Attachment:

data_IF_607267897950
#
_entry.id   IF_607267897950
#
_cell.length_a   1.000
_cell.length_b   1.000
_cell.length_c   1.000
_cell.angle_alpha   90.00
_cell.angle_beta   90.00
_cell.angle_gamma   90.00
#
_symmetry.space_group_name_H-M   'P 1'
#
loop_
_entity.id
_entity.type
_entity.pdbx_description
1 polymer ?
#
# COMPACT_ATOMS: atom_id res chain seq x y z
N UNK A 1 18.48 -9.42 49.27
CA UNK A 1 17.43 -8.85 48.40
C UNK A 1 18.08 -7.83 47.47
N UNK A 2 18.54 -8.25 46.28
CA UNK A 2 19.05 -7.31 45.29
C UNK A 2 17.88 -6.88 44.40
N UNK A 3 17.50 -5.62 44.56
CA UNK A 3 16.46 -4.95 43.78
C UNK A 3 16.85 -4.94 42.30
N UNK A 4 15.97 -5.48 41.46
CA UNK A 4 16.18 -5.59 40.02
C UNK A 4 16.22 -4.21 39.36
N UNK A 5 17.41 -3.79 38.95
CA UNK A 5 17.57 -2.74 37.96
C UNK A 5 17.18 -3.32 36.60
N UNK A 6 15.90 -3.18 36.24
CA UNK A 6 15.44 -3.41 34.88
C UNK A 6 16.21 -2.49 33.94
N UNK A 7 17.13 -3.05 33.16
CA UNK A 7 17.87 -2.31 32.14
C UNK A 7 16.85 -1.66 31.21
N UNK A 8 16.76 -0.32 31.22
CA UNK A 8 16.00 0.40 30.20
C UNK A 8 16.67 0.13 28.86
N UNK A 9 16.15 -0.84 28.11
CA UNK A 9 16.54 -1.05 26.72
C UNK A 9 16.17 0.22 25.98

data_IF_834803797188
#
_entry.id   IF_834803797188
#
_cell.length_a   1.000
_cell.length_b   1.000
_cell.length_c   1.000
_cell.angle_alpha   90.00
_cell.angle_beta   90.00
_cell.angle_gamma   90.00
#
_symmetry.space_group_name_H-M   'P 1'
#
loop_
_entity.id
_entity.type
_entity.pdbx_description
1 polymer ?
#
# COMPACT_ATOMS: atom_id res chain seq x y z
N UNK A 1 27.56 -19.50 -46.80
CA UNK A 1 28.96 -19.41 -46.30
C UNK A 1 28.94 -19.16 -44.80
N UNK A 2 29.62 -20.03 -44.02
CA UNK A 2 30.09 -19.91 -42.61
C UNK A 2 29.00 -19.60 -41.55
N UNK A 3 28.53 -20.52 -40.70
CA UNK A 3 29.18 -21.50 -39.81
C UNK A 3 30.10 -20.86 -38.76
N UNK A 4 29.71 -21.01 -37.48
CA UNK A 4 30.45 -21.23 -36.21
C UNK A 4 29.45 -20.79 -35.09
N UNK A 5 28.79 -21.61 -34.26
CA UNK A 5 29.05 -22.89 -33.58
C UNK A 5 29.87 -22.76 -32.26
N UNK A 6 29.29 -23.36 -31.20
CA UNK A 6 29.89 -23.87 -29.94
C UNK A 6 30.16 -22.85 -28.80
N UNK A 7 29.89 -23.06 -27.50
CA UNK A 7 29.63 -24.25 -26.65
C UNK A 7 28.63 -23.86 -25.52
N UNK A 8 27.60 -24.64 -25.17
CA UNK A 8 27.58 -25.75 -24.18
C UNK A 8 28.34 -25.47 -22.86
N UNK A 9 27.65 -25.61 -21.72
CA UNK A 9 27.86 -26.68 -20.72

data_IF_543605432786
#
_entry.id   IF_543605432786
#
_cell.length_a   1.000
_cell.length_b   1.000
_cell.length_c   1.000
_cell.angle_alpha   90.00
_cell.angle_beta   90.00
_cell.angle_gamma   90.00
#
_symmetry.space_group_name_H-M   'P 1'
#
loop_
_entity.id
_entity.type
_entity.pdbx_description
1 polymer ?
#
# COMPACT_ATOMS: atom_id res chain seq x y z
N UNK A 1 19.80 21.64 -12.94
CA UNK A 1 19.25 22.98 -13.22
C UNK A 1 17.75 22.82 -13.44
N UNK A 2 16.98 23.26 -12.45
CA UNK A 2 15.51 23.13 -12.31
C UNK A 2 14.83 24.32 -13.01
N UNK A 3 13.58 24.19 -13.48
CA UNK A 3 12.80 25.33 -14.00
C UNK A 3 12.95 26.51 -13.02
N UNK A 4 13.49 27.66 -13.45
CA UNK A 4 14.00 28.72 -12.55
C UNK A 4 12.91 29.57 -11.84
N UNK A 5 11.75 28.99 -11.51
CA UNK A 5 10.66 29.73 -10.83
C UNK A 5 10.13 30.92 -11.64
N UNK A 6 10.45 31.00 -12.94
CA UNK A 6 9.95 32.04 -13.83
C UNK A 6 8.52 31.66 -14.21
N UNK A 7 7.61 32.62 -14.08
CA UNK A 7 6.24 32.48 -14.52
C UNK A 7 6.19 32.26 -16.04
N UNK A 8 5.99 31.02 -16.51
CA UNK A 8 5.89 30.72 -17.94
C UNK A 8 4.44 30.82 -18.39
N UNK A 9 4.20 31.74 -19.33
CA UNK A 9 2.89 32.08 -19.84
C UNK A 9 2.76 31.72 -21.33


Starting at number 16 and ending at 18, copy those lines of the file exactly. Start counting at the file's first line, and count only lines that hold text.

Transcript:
_entity.type
_entity.pdbx_description
1 polymer ?